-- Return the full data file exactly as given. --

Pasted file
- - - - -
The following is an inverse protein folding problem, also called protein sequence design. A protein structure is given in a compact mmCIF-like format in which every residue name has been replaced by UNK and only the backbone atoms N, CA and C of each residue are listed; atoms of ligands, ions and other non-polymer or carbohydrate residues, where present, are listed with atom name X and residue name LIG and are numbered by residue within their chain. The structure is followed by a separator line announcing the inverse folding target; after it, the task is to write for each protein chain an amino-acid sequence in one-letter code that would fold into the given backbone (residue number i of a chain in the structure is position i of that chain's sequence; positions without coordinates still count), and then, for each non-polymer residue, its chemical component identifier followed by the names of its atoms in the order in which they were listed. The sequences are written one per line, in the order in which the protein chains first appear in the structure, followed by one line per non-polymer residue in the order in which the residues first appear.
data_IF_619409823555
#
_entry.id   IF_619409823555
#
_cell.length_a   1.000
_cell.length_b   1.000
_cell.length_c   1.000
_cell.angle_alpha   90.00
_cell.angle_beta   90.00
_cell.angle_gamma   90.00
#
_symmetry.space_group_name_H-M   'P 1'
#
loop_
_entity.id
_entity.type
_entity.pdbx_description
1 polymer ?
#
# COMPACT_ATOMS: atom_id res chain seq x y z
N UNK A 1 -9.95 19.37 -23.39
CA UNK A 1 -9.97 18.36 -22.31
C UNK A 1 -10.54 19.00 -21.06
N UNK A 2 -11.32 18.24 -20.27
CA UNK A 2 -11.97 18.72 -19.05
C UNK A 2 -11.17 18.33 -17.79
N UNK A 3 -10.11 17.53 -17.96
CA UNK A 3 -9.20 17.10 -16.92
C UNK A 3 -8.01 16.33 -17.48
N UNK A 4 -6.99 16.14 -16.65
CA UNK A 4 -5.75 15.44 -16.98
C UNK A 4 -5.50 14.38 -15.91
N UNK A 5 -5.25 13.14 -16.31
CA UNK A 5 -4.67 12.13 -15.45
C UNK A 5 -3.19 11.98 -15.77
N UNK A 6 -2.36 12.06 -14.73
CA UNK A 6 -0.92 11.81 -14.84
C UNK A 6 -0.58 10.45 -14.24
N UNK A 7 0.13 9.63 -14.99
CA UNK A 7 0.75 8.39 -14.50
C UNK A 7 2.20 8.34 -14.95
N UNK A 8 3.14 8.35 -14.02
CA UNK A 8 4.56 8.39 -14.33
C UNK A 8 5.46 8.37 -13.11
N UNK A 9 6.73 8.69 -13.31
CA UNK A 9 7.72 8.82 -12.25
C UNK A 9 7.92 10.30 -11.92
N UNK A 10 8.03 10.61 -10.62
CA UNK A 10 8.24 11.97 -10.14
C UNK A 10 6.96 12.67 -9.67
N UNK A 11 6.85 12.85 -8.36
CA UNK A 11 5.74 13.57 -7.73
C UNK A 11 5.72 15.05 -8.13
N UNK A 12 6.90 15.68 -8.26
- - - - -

The following is an inverse protein folding problem, also called protein sequence design. A protein structure is given in a compact mmCIF-like format in which every residue name has been replaced by UNK and only the backbone atoms N, CA and C of each residue are listed; atoms of ligands, ions and other non-polymer or carbohydrate residues, where present, are listed with atom name X and residue name LIG and are numbered by residue within their chain. The structure is followed by a separator line announcing the inverse folding target; after it, the task is to write for each protein chain an amino-acid sequence in one-letter code that would fold into the given backbone (residue number i of a chain in the structure is position i of that chain's sequence; positions without coordinates still count), and then, for each non-polymer residue, its chemical component identifier followed by the names of its atoms in the order in which they were listed. The sequences are written one per line, in the order in which the protein chains first appear in the structure, followed by one line per non-polymer residue in the order in which the residues first appear.
data_IF_619409823555
#
_entry.id   IF_619409823555
#
_cell.length_a   1.000
_cell.length_b   1.000
_cell.length_c   1.000
_cell.angle_alpha   90.00
_cell.angle_beta   90.00
_cell.angle_gamma   90.00
#
_symmetry.space_group_name_H-M   'P 1'
#
loop_
_entity.id
_entity.type
_entity.pdbx_description
1 polymer ?
#
# COMPACT_ATOMS: atom_id res chain seq x y z
N UNK A 1 -9.95 19.37 -23.39
CA UNK A 1 -9.97 18.36 -22.31
C UNK A 1 -10.54 19.00 -21.06
N UNK A 2 -11.32 18.24 -20.27
CA UNK A 2 -11.97 18.72 -19.05
C UNK A 2 -11.17 18.33 -17.79
N UNK A 3 -10.11 17.53 -17.96
CA UNK A 3 -9.20 17.10 -16.92
C UNK A 3 -8.01 16.33 -17.48
N UNK A 4 -6.99 16.14 -16.65
CA UNK A 4 -5.75 15.44 -16.98
C UNK A 4 -5.50 14.38 -15.91
N UNK A 5 -5.25 13.14 -16.31
CA UNK A 5 -4.67 12.13 -15.45
C UNK A 5 -3.19 11.98 -15.77
N UNK A 6 -2.36 12.06 -14.73
CA UNK A 6 -0.92 11.81 -14.84
C UNK A 6 -0.58 10.45 -14.24
N UNK A 7 0.13 9.63 -14.99
CA UNK A 7 0.75 8.39 -14.50
C UNK A 7 2.20 8.34 -14.95
N UNK A 8 3.14 8.35 -14.02
CA UNK A 8 4.56 8.39 -14.33
C UNK A 8 5.46 8.37 -13.11
N UNK A 9 6.73 8.69 -13.31
CA UNK A 9 7.72 8.82 -12.25
C UNK A 9 7.92 10.30 -11.92
N UNK A 10 8.03 10.61 -10.62
CA UNK A 10 8.24 11.97 -10.14
C UNK A 10 6.96 12.67 -9.67
N UNK A 11 6.85 12.85 -8.36
CA UNK A 11 5.74 13.57 -7.73
C UNK A 11 5.72 15.05 -8.13
N UNK A 12 6.90 15.68 -8.26